James Anderson will provide a test for traditional Roses parochialism at Headingley this week.
The pride of Lancashire cricket famously joined England’s ‘300 club’, when he reached and quickly passed his triple-century of Test wickets at Lord’s five days ago.
But tomorrow at Leeds, or maybe over the weekend, another milestone will be well within his range – Fred Trueman’s career tally of 307. Anderson became only the fourth Englishman behind Trueman, Bob Willis and Ian Botham to pass 300.
Should he overtake the late Trueman on his home patch, he can perhaps expect the inevitable mixed feelings among the majority of those present to mutate into slightly eerie celebrations of his 308th Test wicket.
Trueman made Headingley his own many times over, not least when he and Alec Bedser reduced India to none for four on the Yorkshireman’s Test debut in 1952.
Many partisans, and plenty of others too, would doubtless argue the venue belongs eternally to ‘Fiery Fred’.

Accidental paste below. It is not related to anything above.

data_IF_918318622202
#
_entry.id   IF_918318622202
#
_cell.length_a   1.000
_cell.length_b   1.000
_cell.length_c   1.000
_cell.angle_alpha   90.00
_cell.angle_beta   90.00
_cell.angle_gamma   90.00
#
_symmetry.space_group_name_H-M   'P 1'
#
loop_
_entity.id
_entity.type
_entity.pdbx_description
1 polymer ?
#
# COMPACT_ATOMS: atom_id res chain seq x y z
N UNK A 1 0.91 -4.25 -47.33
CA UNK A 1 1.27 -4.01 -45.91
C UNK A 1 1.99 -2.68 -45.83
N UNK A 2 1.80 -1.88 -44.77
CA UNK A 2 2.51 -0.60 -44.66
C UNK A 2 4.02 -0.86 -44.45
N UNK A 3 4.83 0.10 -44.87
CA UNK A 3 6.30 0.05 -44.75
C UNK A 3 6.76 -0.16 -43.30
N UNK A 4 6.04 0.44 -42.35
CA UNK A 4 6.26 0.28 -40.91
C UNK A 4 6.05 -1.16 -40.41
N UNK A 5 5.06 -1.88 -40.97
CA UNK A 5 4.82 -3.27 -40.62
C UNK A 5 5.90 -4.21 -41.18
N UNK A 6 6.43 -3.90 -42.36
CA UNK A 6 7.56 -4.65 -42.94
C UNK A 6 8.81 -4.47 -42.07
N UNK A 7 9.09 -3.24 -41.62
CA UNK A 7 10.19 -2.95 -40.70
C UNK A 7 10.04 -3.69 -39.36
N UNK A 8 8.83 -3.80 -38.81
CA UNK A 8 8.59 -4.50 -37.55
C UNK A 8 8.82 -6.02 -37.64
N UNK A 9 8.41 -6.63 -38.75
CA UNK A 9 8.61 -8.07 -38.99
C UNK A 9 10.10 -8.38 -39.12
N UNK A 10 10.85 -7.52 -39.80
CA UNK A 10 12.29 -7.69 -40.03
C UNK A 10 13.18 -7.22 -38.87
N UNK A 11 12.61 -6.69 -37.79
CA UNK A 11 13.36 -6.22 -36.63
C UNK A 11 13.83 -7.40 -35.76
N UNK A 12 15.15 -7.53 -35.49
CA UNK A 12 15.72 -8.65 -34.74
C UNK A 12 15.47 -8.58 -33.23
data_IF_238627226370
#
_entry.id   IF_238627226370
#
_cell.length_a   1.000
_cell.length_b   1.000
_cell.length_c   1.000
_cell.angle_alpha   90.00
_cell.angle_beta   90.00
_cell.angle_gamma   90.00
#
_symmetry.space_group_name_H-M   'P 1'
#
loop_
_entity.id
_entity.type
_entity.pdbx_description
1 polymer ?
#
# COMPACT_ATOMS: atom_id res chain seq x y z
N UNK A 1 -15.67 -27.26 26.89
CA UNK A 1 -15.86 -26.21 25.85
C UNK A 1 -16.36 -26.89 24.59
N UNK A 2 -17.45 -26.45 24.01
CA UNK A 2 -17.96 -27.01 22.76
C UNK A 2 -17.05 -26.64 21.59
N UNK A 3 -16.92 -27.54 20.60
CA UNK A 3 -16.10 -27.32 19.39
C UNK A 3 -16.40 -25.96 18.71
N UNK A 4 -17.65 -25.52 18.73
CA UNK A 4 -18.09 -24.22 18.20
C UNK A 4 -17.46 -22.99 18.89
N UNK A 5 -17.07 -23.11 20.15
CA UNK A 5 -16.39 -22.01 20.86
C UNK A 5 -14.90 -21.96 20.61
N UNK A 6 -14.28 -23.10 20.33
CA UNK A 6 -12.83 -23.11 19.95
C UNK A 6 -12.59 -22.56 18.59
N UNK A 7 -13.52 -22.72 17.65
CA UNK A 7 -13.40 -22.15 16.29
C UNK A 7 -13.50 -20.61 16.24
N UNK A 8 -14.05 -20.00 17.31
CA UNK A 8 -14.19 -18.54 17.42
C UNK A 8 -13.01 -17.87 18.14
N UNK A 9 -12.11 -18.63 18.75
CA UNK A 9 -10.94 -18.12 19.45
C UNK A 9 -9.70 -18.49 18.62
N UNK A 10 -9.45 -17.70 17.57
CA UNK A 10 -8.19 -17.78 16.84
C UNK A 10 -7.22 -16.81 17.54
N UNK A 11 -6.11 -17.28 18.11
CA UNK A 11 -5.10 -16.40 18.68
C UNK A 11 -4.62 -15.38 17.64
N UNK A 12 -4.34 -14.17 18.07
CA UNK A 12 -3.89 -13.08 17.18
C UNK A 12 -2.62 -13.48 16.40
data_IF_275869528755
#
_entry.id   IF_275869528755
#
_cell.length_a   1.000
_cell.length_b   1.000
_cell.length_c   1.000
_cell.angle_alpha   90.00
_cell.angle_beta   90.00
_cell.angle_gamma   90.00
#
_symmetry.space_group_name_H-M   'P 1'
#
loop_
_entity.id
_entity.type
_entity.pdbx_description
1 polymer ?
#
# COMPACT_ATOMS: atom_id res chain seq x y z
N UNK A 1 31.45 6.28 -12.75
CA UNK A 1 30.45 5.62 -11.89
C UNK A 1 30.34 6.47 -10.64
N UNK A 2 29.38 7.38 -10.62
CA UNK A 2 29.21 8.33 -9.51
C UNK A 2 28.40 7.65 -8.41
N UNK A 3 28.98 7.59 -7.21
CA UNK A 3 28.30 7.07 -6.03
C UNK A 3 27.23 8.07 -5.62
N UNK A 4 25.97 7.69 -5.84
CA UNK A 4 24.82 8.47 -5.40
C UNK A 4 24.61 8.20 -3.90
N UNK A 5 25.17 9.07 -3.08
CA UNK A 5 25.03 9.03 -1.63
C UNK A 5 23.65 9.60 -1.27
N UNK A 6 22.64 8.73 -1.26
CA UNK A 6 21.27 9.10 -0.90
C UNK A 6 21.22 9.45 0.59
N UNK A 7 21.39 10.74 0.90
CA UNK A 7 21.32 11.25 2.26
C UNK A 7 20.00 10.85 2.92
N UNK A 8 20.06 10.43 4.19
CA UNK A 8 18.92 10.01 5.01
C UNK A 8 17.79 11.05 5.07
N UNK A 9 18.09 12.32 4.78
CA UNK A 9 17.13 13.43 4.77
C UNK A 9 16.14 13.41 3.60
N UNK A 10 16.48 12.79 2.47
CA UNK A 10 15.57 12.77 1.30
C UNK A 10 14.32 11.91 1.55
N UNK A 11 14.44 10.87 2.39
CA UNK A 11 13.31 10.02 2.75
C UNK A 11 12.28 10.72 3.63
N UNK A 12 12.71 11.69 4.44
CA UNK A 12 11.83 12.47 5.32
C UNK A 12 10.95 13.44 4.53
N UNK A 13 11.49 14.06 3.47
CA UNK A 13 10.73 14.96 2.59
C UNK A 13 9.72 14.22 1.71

That is unlikely to present a significant problem to Anderson, rightly lauded by so many – Botham and Willis included over the past week - for his admirably-honed seam-and-swing talents.
It did not matter, by all accounts, to Yorkshiremen or Lancastrians all those years ago that Trueman and his pace ally Brian Statham paired up from either side of the hills in a common cause.
New Zealand wicketkeeper BJ Watling has been ruled out of the Second Test.
Watling hurt his knee during the Black Caps’ defeat at Lord’s and is not fit enough to line-up in Leeds tomorrow.